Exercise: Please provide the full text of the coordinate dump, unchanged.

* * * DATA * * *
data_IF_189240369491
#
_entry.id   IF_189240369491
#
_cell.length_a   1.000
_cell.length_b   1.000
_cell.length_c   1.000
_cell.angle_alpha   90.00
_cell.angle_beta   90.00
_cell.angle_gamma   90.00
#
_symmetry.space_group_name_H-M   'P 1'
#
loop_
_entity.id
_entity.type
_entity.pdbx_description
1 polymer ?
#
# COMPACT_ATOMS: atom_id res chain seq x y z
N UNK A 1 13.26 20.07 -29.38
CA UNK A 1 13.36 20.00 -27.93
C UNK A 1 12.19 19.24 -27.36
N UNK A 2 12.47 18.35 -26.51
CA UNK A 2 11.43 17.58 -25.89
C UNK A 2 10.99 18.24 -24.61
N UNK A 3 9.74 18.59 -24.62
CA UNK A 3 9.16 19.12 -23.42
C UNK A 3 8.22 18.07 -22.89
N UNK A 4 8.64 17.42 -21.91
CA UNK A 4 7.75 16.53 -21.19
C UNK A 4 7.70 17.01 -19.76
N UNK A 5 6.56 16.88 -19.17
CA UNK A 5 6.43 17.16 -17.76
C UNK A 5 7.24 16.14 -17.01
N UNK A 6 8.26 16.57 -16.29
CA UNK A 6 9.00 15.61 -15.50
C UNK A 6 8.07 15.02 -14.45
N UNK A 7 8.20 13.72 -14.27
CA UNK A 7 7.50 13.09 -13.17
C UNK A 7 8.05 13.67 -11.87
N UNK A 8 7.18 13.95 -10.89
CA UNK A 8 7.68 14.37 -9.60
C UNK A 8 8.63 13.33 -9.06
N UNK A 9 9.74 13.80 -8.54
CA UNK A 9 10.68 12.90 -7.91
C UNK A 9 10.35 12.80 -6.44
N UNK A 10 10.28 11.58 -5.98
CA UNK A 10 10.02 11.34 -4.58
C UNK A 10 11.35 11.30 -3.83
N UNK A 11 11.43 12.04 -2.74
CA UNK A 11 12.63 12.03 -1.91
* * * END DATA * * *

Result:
data_IF_189240369491
#
_entry.id   IF_189240369491
#
_cell.length_a   1.000
_cell.length_b   1.000
_cell.length_c   1.000
_cell.angle_alpha   90.00
_cell.angle_beta   90.00
_cell.angle_gamma   90.00
#
_symmetry.space_group_name_H-M   'P 1'
#
loop_
_entity.id
_entity.type
_entity.pdbx_description
1 polymer ?
#
# COMPACT_ATOMS: atom_id res chain seq x y z
N UNK A 1 13.26 20.07 -29.38
CA UNK A 1 13.36 20.00 -27.93
C UNK A 1 12.19 19.24 -27.36
N UNK A 2 12.47 18.35 -26.51
CA UNK A 2 11.43 17.58 -25.89
C UNK A 2 10.99 18.24 -24.61
N UNK A 3 9.74 18.59 -24.62
CA UNK A 3 9.16 19.12 -23.42
C UNK A 3 8.22 18.07 -22.89
N UNK A 4 8.64 17.42 -21.91
CA UNK A 4 7.75 16.53 -21.19
C UNK A 4 7.70 17.01 -19.76
N UNK A 5 6.56 16.88 -19.17
CA UNK A 5 6.43 17.16 -17.76
C UNK A 5 7.24 16.14 -17.01
N UNK A 6 8.26 16.57 -16.29
CA UNK A 6 9.00 15.61 -15.50
C UNK A 6 8.07 15.02 -14.45
N UNK A 7 8.20 13.72 -14.27
CA UNK A 7 7.50 13.09 -13.17
C UNK A 7 8.05 13.67 -11.87
N UNK A 8 7.18 13.95 -10.89
CA UNK A 8 7.68 14.37 -9.60
C UNK A 8 8.63 13.33 -9.06
N UNK A 9 9.74 13.80 -8.54
CA UNK A 9 10.68 12.90 -7.91
C UNK A 9 10.35 12.80 -6.44
N UNK A 10 10.28 11.58 -5.98
CA UNK A 10 10.02 11.34 -4.58
C UNK A 10 11.35 11.30 -3.83
N UNK A 11 11.43 12.04 -2.74
CA UNK A 11 12.63 12.03 -1.91